Jul 20, 2022
2022 U.S. Corn Yield Unchanged at 177.0 bu/ac
Author: Michael Cordonnier/Soybean & Corn Advisor, Inc.
The 2022 U.S. corn yields was left unchanged this week at 177.0 bu/ac and I have a neutral to lower bias going forward. After one week of a neutral bias, I have returned to a neutral to lower bias. I hesitated to lower the corn yield this week because the corn in Iowa and Illinois is doing fine and the eastern Corn Belt received more rain than I anticipated over the weekend. I am worried about the forecast and I could easily lower the corn yield next week.
The condition of the corn crop held steady last week at 64% rated good/excellent. The corn is 37% silking compared to 52% last year and 48% average. The corn is 6% in the dough stage compared to 7% last year and 7% average.
Of primary concern for the corn is the developing heat wave early this week in the western and southern Corn Belt. There is the potential for the heat wave to return to the same region later this week and over the weekend. These conditions will significantly reduce the soil moisture, which would need to be replaced as quickly as possible.
Weather during the last two weeks of July will probably be problematic for the corn crop and it might not improve much during August. Analysis of analog years by DTN points to "above-normal temperatures and below-normal precipitation in all primary U.S. row crop areas for August 2022." DTN's long-range forecast team considered 2011, 2010, 2020, 2008, and 1950 as the most likely analog years because these years are all La Nina years. As always, long-range forecast can be fickle, so you must take them with a hefty dose of skepticism.
With extreme daytime temperatures, there is always a concern that high night temperatures during pollination and grain fill can have a negative impact on corn yields. Night temperatures that stay above 70°F to 72°F can be problematic.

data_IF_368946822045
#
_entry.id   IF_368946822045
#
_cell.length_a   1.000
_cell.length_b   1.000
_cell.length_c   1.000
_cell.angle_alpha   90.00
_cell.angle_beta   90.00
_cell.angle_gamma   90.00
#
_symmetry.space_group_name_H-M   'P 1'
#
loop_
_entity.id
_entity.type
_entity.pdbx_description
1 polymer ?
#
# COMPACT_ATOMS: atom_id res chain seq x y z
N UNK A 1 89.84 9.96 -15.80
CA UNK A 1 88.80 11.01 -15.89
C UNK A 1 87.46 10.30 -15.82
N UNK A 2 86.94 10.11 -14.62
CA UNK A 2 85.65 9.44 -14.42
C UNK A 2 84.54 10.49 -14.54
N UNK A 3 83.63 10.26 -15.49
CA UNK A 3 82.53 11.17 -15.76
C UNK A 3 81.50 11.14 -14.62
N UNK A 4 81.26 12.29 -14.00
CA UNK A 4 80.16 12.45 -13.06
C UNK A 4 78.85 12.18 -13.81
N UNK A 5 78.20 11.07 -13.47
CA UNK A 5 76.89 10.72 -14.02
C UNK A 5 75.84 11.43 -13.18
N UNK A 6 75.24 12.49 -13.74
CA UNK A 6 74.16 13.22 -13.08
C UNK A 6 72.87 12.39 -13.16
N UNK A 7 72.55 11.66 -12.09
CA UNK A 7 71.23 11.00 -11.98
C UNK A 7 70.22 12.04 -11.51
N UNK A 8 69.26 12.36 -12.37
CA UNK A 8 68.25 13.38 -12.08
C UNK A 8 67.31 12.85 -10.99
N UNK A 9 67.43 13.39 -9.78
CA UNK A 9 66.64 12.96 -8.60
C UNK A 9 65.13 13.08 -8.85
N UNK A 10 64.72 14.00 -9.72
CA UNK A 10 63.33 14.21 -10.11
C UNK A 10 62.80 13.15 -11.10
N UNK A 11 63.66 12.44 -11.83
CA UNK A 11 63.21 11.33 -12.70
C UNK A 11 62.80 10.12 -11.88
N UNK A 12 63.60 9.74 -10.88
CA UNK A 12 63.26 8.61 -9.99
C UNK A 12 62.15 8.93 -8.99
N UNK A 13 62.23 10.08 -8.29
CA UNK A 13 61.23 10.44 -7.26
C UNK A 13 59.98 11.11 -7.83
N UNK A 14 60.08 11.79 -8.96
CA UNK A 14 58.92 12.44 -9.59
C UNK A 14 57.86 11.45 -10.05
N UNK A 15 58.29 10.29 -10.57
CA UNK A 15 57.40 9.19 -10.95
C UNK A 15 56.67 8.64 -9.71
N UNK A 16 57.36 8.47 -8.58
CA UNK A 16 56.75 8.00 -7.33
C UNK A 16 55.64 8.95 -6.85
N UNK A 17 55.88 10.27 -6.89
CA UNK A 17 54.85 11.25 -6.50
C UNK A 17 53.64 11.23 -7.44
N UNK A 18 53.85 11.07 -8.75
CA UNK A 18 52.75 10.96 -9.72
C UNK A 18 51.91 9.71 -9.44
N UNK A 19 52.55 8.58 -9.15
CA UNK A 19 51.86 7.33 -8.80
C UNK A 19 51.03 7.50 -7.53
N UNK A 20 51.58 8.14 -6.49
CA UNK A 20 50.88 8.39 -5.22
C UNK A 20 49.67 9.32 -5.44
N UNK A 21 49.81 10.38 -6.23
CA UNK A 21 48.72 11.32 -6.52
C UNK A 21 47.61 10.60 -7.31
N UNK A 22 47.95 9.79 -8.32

According to Pioneer Seeds Crop Insite "High Night Temperatures Effect on Corn Yields" by Nanticha Lutt, Mark Jaschke, Ph.D., and Stephend. Strachan, Ph.D., there are two hypotheses why corn yields decline under high temperatures. One hypothesis is that higher temperatures can be associated with moisture stress which impacts sugar production. A second hypothesis is that at higher temperatures the corn plant is not as efficient in producing sugars. Embryos starting at the tip of the earn start to die due to starvation until the number of living embryos that remain can be adequately fed by the corn plant.
Pollination determines the number of fertilized ovules and environmental conditions during grain fill impact the number of harvestable kernels per ear. Approximately 85% of the total grain yield is related to the total number of kernels per acre and approximately 15% of the grain yield is related to the weight of the kernels. Pollination determines the number of viable kernels and environmental conditions during grain fill determines how many kernels are retained and the size of the kernels. If stress occurs during gain fill, the corn plant typically starts to abort kernels starting at the tip of the ear until the number of remaining kernels can be fed by the plant.
High night temperatures increases the plant's respiration which requires more sugar for energy thus making less sugar available for deposition as starch in the kernels. High night temperatures can also accelerate phenological development resulting in a shorter grain fill period.
Therefore, high night temperatures forces the plant to use more sugar to maintain itself which reduces the amount of sugars available to be deposited as starch in the kernels and high night temperatures accelerates the plant's development so the corn plant matures sooner.